- The Washington Times - Thursday, March 19, 2020

When the Washington Redskins held their free agency meetings this offseason, vice president of player personnel Kyle Smith and his staff presented coach Ron Rivera with the names that could be available. As they spent hours mapping out their plan, the Redskins determined what players they wanted to pursue when free agency opened.

But, as Rivera recalled this session at the NFL scouting combine late last month, he also offered a reality check.

“To think we can fill all those holes at once and try and do that,” Rivera said, “You’re not going to get enough of the quality guys.”

Rivera said he’d rather pursue high-caliber free agents than spend recklessly to fill needs. A month later, the Redskins have stuck to that approach during the first week of free agency — even as they whiffed on their pursuit of Dallas Cowboys wide receiver Amari Cooper and missed out on other big names like tight end Austin Hooper and cornerback Byron Jones.

With the exception of cornerback Kendall Fuller (four years, $40 million), Washington has relied on bargain-bin signings,

On Thursday, the team added former Detroit Lions tight end Logan Thomas, who caught just 16 passes for 173 yards last season, and former Bears right tackle Cornelius Lucas on a two-year deal worth $5.3 million.

Before that, the Redskins brought in names like running back J.D. McKissic (two years, $3.25 million), linebacker Kevin Pierre-Louis (one year, $2.95 million) and safety Sean Davis (one year, $5 million).

Those names don’t come with the same buzz as a Cooper or a Jones.

But they’re low-cost deals as Rivera tries to reshape a roster that went 3-13 last season.

Most of Washington’s moves have come on the defensive side. In switching to a 4-3 scheme, the Redskins have added players designed to fit Rivera’s and defensive coordinator Jack Del Rio’s vision.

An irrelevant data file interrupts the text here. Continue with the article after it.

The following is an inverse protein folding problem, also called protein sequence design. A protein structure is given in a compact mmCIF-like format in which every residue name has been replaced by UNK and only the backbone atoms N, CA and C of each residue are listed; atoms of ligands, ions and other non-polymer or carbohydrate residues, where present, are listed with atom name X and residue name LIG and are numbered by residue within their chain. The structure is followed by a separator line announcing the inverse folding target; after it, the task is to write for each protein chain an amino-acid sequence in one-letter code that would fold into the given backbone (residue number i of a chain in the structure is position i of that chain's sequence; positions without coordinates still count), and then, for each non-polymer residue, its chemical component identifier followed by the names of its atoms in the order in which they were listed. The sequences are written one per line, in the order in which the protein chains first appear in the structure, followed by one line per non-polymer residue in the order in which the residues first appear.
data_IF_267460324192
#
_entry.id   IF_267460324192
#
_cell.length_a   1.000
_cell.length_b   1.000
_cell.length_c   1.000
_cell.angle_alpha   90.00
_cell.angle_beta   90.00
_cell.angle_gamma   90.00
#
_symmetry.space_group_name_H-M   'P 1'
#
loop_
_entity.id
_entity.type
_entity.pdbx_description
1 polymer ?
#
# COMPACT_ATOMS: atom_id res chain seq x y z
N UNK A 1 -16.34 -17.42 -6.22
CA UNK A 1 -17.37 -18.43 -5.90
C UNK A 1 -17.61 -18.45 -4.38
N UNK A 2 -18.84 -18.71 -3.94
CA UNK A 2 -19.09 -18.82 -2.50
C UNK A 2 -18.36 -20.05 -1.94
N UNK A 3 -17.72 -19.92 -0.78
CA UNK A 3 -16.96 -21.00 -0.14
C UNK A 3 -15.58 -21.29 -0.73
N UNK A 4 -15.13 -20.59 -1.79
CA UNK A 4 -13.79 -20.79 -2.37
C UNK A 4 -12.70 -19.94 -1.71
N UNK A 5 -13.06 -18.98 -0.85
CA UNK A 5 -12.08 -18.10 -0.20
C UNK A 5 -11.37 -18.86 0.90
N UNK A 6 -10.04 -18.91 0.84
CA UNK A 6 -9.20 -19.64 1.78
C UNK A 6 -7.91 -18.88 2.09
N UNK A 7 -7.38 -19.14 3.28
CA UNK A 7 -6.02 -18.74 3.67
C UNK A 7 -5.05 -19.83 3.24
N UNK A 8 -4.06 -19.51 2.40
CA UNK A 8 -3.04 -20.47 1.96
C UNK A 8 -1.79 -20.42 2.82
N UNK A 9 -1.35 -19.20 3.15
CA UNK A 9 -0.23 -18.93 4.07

The most telling example was bringing on Thomas Davis, the former Carolina Panthers captain who turns 37 this weekend.

Davis may not be the athletic freak he once was, but he knows the type of culture Rivera wants to build. The two spent eight years together with the Panthers before Thomas signed with the Los Angeles Chargers last offseason. In 2018, Rivera called Davis a “special locker room guy.”

Of the Redskins’ 10 signings, six have been for defense. The moves mostly add depth, though Fuller, Davis and Jon Bostic figure to start.

Former Pittsburgh Steeler Sean Davis, who the Redskins reportedly view as a “steal,” also figures to compete the starting free safety spot.

In January, Del Rio said the Redskins’ defense had a lot of room for improvement.

“In our room, we’ll set our agenda,” Del Rio said. “To me, there’s a mindset that’s a part of that. We’ll respect everyone. We’ll fear no one. We’ve got a lot of work to do.”

Finding versatile players also appears to be one of the Redskins’ top priorities. With the Kansas City Chiefs, for instance, Fuller lined up inside, outside and at free safety. McKissic, meanwhile, can serve as a receiving threat and punt returner. Pierre-Louis is considered to be valuable on special teams, but did a solid job filling in for an injured Roquan Smith last year in Chicago.

At the combine, Rivera said position versatility is key.

“I believe in it,” Rivera said. “I think if a guy can play, and I always talk about offensive lineman, because if they can go tackle, guard, guard, center, center, tackle, you’ve got something special there. Guys that do give you an option to move guys around, but also you won’t have to tip your hand.”

In the months since he was hired, Rivera has said repeatedly he wants to rebuild Washington as quickly as he can, but at the same time, “we’re here to try and do it the right way.”

For Rivera, that apparently means taking a patient approach to begin free agency.

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